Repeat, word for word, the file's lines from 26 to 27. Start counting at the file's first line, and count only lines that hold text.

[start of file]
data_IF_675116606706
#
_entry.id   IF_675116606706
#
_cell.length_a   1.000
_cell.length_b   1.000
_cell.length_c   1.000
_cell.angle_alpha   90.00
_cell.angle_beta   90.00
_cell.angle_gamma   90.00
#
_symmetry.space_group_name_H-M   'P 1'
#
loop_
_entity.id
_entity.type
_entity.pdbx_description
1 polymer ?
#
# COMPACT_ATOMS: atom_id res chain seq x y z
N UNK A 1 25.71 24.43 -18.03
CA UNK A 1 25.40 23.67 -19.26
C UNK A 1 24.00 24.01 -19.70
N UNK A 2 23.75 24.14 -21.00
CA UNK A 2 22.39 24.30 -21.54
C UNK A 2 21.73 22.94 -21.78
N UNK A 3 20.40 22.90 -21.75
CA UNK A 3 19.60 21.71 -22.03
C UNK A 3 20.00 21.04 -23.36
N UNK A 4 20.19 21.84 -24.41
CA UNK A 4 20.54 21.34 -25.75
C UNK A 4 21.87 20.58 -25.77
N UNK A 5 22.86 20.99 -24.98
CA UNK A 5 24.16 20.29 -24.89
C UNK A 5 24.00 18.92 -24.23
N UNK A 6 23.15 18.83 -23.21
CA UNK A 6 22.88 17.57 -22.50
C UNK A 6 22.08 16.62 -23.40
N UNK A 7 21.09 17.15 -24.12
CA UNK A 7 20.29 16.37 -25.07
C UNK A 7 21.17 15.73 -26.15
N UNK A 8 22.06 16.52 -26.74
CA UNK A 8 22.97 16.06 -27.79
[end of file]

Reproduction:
C UNK A 2 21.73 22.94 -21.78
N UNK A 3 20.40 22.90 -21.75